Young adult literature shapes our imaginations and our identities. We explore the world of young adult literature with help from some great authors.
We talk with Marni Bates, who wrote a memoir when she was just 19 that spelled out the reality of her teen life and her obsessive compulsive disorder. Then, the mother-daughter writing duo behind the best-selling supernatural YA series House of Nightexplain how their characters deal realistically with sexuality. Author Malinda Lo rounds out the show with discussion of her writing process while working on her debut novel Ash and her work researching diversity in YA. Finally, the Bitch staff has a roundtable conversation about the books that had a big personal impact on us as teens and read off some YA recommendations from Bitch readers;
Check out individual show segments and more ways to listen to Popaganda below the cut.
Film adaptations of dystopian young adult fiction are officially a “thing.” This year alone will see the release of at least four: the third Hunger Games, new blockbuster Divergent, Maze Runner, and finally The Giver, which opened last Friday.
In the last year, it seems like movie studios have learned that audiences actually want to watch movies that center on smart female leads. I know it sounds absurd but, by God, let’s run with it. Somewhere in a flat above Diagon Alley, Hermione Granger is sleeping soundly.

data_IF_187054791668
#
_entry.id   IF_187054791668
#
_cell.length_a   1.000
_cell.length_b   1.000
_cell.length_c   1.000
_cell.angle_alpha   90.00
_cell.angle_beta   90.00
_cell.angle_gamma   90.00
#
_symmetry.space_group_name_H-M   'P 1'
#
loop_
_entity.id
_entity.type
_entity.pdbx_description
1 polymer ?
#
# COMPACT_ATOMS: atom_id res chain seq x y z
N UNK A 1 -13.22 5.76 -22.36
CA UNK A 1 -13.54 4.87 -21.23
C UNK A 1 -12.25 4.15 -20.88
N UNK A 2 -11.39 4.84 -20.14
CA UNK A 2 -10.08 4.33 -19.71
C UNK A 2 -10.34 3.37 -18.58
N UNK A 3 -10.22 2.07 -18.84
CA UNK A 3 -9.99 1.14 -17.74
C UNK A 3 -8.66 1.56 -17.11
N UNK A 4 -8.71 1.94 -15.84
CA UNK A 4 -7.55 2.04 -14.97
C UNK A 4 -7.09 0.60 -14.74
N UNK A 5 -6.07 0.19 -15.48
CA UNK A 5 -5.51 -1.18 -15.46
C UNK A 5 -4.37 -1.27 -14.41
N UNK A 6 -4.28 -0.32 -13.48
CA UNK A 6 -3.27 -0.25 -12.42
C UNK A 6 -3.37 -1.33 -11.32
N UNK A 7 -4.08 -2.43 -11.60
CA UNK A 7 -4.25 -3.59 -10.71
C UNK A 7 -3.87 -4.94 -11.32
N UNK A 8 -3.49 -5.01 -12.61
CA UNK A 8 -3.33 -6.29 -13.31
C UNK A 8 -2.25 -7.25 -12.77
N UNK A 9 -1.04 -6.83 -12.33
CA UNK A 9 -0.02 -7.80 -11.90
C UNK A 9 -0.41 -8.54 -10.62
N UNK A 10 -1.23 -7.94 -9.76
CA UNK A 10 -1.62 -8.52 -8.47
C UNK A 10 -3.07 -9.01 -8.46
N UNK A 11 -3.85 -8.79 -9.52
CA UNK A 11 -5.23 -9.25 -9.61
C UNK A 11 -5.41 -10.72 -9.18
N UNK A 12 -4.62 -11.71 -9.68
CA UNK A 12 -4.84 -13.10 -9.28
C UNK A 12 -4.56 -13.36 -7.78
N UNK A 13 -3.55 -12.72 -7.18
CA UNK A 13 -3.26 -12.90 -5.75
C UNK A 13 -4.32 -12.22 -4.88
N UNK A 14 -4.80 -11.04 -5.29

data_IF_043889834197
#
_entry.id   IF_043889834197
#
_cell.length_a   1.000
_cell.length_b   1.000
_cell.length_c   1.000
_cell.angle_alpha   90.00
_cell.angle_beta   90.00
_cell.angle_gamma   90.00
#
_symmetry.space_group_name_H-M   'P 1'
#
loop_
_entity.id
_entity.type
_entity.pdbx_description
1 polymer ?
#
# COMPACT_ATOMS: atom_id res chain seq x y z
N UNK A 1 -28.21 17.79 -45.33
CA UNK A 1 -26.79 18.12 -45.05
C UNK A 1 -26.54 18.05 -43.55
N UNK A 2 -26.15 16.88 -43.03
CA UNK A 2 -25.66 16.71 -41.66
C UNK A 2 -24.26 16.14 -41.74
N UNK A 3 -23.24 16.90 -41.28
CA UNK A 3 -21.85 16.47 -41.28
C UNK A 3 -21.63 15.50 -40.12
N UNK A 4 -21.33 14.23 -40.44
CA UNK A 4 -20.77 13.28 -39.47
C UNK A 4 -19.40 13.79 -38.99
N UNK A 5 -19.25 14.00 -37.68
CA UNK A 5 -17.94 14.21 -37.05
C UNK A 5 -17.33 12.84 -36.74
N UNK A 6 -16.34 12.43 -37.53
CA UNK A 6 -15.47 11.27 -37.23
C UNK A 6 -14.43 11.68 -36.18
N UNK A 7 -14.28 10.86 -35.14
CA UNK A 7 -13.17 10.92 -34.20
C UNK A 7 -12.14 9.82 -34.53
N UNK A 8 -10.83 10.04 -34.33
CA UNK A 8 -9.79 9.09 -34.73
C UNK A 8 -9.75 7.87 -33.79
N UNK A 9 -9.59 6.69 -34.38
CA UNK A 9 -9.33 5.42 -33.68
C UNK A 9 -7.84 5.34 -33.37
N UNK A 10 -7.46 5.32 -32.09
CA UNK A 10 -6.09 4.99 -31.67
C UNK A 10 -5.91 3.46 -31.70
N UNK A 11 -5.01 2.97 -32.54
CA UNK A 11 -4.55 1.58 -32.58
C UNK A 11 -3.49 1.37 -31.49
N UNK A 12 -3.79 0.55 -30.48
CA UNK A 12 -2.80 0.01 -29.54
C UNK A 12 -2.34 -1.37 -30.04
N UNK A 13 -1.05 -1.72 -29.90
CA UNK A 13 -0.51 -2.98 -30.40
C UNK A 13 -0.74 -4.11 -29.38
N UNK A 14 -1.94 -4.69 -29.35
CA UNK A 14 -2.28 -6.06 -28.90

This month, the final book in Karen Sandler's dystopian young adult sci-fi series Tankborn hits the shelves. I profiled the series last year on Bitch as part of a series on portrayals ofgirls of color in dystopia and eagerly awaited the series' third-and-final title, Rebellion.
Did you know the American Library Association has a Feminist Task Force? Of course they do. Each year, a group of people from this task force undertake a mission called the Amelia Bloomer Project where they name the best feminist books of the year for young readers.
What happens when two great black women fiction writers get together to talk about race in young adult literature? That's exactly what happens in the conversation below, where Zetta Elliott (below left), a black feminist writer of poetry, plays, essays, novels, and stories for children, and award-winning Haitian-American speculative fiction writer Ibi Aanu Zoboi (below right) decided to discuss current young adult sci-fi.
A Mighty Girl is aimed, as its name suggests, at girl readers, but I have sons. Does the site have anything to offer feminists shopping for boys? Site co-founder Carolyn Danckaert is passionate about nonsexist children's and young adult literature. She and I talked about tracking down feminist-friendly YA books for kids.
This is my last post on the Girls of Color in Dystopia guest blog series. I've read nearly 40 books just for this series and was disappointed (but, sadly, not surprised) to realize just how many of them have few to absolutely no girls of color in them.